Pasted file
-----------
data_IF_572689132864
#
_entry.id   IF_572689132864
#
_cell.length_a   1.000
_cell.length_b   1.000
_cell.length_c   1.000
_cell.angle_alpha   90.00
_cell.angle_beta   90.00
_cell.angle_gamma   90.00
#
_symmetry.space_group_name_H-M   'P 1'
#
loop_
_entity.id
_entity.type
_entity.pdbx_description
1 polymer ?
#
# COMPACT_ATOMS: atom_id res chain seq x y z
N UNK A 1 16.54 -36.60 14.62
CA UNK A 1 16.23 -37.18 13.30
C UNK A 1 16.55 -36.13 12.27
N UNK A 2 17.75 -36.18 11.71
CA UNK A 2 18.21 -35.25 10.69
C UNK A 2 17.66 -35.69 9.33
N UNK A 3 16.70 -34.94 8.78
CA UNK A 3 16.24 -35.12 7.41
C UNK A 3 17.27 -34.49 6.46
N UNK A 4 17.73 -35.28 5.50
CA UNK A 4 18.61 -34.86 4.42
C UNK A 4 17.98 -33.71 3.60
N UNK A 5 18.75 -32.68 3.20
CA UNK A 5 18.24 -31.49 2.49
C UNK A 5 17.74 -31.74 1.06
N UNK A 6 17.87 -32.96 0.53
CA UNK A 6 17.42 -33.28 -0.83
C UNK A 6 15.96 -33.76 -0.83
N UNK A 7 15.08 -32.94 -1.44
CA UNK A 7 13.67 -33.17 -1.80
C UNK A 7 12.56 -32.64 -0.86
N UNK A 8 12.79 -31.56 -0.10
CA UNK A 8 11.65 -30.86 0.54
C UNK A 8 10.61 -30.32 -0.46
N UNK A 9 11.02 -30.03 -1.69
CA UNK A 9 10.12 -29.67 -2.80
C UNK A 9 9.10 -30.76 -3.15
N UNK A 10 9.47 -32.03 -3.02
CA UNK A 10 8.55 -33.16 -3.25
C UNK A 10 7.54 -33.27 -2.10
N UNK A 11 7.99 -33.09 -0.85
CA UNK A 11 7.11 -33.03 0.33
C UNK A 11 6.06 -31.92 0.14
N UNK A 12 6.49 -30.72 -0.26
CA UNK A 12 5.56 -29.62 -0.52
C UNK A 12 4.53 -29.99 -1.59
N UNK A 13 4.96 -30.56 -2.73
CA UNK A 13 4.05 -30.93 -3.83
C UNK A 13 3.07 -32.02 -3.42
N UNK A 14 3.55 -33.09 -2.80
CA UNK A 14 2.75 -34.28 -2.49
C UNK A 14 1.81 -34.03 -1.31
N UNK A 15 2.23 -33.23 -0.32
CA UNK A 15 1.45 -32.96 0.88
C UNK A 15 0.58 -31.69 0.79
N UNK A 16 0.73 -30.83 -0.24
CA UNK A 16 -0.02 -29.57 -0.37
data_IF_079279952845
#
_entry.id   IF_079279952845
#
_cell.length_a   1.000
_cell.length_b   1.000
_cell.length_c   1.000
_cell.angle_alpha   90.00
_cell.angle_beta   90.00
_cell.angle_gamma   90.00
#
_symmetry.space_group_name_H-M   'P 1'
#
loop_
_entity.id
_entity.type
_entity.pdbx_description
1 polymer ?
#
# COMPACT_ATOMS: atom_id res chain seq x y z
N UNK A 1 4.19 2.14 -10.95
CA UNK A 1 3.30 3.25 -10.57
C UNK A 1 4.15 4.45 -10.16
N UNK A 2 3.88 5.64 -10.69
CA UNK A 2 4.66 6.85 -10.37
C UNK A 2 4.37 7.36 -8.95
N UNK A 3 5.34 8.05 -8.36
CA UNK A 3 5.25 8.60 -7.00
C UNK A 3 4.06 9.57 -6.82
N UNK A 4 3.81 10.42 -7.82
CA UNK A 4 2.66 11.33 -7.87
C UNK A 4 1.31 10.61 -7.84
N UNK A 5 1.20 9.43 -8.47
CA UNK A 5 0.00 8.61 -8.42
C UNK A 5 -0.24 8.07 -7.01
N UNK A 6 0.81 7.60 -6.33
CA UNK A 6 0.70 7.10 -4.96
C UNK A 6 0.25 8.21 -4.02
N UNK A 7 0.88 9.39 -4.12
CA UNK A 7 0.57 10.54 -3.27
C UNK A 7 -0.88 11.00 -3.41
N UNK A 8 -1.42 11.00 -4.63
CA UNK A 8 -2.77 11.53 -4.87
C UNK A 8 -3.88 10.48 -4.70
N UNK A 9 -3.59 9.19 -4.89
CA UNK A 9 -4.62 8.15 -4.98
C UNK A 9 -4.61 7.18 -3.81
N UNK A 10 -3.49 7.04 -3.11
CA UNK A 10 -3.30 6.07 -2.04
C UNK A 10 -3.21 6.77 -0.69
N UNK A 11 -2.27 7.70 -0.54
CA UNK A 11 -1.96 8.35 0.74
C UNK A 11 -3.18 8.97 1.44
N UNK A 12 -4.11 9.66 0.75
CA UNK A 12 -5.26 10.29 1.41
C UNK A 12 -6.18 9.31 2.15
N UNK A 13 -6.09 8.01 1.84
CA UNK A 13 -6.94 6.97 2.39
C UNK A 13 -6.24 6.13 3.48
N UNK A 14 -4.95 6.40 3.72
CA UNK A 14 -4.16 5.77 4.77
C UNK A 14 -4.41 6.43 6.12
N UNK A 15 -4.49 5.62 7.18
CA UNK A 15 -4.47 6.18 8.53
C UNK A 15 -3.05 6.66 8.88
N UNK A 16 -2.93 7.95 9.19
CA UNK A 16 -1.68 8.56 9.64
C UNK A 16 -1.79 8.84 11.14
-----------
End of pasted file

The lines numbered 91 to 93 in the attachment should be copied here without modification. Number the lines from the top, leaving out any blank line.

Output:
N UNK A 2 3.88 5.64 -10.69
CA UNK A 2 4.66 6.85 -10.37
C UNK A 2 4.37 7.36 -8.95